How an Easter egg is made

How an Easter egg is made

Ohio a leader in egg farming

Story by Sarah Allen

 

No Easter is complete without coloring eggs — though the journey from the hens to the dye cups is far from a simple one. But, in Ohio, farmers are at the top of the game when it comes to eggs.

Jim Chakeres, executive vice president of the Ohio Poultry Association, described the role Ohio plays in egg production.

“Ohio is one of the largest egg farming states in the nation, producing more than 9 billion eggs each year with a value of nearly $480 million,” he said. “Ohio egg farmers are proud to provide Ohioans with high-quality, wholesome eggs and achieve this by making egg safety and hen care a top priority on their farms.”

The poultry association website further explains how the egg has become a staple in Ohio agriculture. It states that egg production is responsible for the creation of 12,503 jobs and results in $438 million in annual earnings. And all of that comes from the 33 million hens laying throughout the state.

And just one of the many farms across the state producing those eggs is Prairie Star Farms in Darke County.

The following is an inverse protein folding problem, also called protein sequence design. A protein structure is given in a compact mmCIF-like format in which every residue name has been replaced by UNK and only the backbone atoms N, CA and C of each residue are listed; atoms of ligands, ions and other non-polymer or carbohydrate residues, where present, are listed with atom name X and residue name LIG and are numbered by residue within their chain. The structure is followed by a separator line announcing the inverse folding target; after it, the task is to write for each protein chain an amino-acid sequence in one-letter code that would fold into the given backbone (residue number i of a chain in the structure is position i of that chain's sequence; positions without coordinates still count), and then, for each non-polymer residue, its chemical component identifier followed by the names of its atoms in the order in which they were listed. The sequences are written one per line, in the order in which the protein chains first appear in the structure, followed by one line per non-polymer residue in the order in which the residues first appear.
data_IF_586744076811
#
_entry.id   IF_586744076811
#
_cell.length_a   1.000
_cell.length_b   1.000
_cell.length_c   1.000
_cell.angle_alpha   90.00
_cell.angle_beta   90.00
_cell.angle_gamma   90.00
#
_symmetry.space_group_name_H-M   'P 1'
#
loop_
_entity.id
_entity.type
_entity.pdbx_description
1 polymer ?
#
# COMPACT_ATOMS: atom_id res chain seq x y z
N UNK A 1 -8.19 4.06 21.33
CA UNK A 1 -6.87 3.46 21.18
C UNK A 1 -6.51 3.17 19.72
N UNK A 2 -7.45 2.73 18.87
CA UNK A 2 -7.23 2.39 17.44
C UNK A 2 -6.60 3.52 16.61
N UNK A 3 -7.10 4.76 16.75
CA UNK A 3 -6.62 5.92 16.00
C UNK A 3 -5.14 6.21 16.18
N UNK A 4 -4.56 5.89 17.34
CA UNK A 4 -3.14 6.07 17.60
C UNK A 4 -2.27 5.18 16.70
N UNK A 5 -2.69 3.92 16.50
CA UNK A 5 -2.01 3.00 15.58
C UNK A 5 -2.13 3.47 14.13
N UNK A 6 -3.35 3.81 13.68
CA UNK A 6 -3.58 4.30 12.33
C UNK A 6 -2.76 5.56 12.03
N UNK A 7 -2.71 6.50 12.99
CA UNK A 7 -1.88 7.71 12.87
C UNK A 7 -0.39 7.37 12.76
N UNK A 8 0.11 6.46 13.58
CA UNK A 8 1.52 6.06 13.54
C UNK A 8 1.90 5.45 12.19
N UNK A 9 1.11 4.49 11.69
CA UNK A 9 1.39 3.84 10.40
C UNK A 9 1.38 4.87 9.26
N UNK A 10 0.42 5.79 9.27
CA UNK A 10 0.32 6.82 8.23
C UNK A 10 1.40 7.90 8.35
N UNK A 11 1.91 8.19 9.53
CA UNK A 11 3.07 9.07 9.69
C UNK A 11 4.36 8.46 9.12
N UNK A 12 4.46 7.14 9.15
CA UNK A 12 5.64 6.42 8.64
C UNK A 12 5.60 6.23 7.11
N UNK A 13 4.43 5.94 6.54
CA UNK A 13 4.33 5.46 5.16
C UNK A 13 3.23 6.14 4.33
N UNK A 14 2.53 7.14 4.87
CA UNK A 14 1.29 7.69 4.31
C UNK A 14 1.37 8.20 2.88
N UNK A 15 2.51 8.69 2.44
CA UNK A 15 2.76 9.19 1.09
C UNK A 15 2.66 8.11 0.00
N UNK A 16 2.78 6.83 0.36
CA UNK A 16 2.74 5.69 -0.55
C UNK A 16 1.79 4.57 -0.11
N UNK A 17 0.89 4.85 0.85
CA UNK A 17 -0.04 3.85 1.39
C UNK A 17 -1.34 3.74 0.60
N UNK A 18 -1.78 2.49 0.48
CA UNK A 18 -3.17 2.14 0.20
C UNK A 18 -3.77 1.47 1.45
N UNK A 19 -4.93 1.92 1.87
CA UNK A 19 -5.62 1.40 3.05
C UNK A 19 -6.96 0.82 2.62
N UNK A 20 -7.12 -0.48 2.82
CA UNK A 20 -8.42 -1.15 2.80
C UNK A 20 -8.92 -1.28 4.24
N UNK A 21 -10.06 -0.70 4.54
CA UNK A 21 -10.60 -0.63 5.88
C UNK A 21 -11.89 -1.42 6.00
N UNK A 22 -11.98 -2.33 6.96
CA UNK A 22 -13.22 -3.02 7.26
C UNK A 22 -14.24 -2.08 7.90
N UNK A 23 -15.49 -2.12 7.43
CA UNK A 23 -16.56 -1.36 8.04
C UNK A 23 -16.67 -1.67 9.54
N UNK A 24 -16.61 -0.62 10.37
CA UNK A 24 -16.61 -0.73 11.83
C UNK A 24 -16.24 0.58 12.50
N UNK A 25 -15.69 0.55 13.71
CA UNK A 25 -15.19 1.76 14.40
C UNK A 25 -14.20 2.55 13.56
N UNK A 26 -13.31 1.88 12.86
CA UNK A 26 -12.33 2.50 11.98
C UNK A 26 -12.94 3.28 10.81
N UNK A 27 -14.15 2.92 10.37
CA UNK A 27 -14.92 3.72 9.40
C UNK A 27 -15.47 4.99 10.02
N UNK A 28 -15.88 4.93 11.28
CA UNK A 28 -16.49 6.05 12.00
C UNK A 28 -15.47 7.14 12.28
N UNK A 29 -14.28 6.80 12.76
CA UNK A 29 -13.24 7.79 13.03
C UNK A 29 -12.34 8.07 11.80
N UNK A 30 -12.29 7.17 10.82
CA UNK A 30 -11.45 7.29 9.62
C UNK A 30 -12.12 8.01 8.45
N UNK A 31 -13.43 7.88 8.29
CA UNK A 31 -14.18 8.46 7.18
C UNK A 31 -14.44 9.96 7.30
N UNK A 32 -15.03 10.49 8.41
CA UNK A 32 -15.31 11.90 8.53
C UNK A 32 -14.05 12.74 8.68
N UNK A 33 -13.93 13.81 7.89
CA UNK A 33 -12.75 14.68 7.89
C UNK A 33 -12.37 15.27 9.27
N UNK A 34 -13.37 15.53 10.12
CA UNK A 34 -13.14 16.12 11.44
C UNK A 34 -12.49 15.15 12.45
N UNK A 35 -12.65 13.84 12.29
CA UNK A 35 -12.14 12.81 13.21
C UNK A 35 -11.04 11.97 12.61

Leah Knapke, with the farms, described how the eggs travel from the hens to the stores.

“Once a chicken lays an egg, it gets carried on conveyor belts through the egg process,” she said.

She added that chickens lay around five to six eggs per week. “So a little less than one per day,” Knapke said.

Next, she said, “Eggs are washed, graded for size and quality, and then separated by a machine to be packed into whatever the end product will be. There are on-site USDA inspectors who grade the eggs to ensure safe, quality and fresh eggs.”

IncredibleEgg.org offers additional insight into egg quality control. Eggs go through a process called “candling,” which means that they are held up to a light source and inspected. Since the shells are translucent, the eggs’ interiors can be inspected for quality without actually breaking the shell.

Knapke explained that, after an egg is in its proper packaging, it is “brought to a large cooler that must be maintained at a specific temperature to keep the eggs fresh.”

“From there, refrigerated trucks pick up the eggs and deliver them to their final destination,” she said.

But this time of the year, eggs take on a special, magical quality — after all, what else would the Easter Bunny hide?

Knapke offered this advice when it comes to getting eggs ready for the holiday.

“The fresher an egg, the harder it is to peel after it is boiled/dyed,” she said. “The ideal age for hard boiling is between seven and 10 days old.”

But making the perfect eggs for Easter all starts on the farm.

“Egg farming is much more complex than most people understand,” Knapke said. “But in the end, an egg is an egg.”

And those eggs, whether for breakfast or for holiday fun, have safely found their place in the Buckeye State.

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To learn more about egg production, visit www.ohiopoultry.org or www.incredibleegg.org.

Salt Magazine